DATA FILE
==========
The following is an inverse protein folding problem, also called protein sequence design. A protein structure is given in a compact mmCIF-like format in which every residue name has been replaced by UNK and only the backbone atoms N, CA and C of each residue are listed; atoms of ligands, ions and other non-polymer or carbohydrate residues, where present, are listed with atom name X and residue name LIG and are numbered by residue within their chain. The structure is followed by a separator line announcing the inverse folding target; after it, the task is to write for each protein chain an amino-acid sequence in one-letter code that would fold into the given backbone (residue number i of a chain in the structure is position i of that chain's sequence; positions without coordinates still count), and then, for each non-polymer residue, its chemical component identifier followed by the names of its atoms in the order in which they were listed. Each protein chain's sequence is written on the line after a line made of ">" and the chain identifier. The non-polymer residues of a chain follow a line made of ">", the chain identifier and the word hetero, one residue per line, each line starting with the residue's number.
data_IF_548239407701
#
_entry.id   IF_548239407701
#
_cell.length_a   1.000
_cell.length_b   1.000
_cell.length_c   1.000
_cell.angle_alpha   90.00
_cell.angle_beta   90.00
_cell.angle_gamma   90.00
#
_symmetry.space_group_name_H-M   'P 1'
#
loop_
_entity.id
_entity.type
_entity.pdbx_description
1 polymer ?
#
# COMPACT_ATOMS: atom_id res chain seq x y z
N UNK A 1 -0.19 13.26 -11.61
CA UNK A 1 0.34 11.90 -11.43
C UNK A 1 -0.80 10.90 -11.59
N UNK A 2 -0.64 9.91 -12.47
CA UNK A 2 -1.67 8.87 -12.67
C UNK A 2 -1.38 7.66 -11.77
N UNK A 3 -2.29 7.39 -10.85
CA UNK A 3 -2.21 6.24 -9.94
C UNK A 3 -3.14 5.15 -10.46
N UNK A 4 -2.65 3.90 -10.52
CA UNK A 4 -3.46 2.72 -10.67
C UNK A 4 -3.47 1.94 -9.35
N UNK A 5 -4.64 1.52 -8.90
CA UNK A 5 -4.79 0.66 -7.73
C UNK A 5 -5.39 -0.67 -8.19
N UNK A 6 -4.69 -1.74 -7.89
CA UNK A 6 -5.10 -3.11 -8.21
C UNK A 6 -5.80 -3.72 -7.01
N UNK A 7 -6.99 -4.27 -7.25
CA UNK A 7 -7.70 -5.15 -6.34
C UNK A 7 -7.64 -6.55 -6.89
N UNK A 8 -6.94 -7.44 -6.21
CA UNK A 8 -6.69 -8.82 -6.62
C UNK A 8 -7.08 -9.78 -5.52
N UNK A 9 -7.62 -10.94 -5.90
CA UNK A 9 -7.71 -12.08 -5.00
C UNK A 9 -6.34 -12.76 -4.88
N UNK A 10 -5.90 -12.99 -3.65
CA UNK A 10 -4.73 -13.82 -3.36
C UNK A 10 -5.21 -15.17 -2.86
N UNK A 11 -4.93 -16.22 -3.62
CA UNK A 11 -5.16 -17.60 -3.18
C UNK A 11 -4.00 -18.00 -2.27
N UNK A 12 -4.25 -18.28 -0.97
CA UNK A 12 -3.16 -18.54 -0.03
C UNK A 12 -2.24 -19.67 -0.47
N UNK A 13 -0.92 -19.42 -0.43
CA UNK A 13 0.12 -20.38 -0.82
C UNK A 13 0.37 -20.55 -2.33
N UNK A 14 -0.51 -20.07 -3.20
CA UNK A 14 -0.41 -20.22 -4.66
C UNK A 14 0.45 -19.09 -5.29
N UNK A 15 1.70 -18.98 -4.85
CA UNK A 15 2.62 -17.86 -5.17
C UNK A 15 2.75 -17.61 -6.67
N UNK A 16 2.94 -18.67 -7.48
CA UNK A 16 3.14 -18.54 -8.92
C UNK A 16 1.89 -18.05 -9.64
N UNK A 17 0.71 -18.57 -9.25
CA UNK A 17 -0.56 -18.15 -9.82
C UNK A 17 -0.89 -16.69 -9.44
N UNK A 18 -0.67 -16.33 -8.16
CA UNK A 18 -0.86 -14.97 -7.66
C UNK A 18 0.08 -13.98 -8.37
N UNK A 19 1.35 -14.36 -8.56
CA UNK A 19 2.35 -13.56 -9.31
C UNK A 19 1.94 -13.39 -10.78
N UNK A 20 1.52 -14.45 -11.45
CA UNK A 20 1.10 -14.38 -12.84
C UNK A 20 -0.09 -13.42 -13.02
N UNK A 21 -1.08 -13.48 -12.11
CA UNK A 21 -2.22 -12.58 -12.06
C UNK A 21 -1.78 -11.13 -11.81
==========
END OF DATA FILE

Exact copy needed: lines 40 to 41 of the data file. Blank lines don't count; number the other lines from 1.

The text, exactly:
N UNK A 7 -6.99 -4.27 -7.25
CA UNK A 7 -7.70 -5.15 -6.34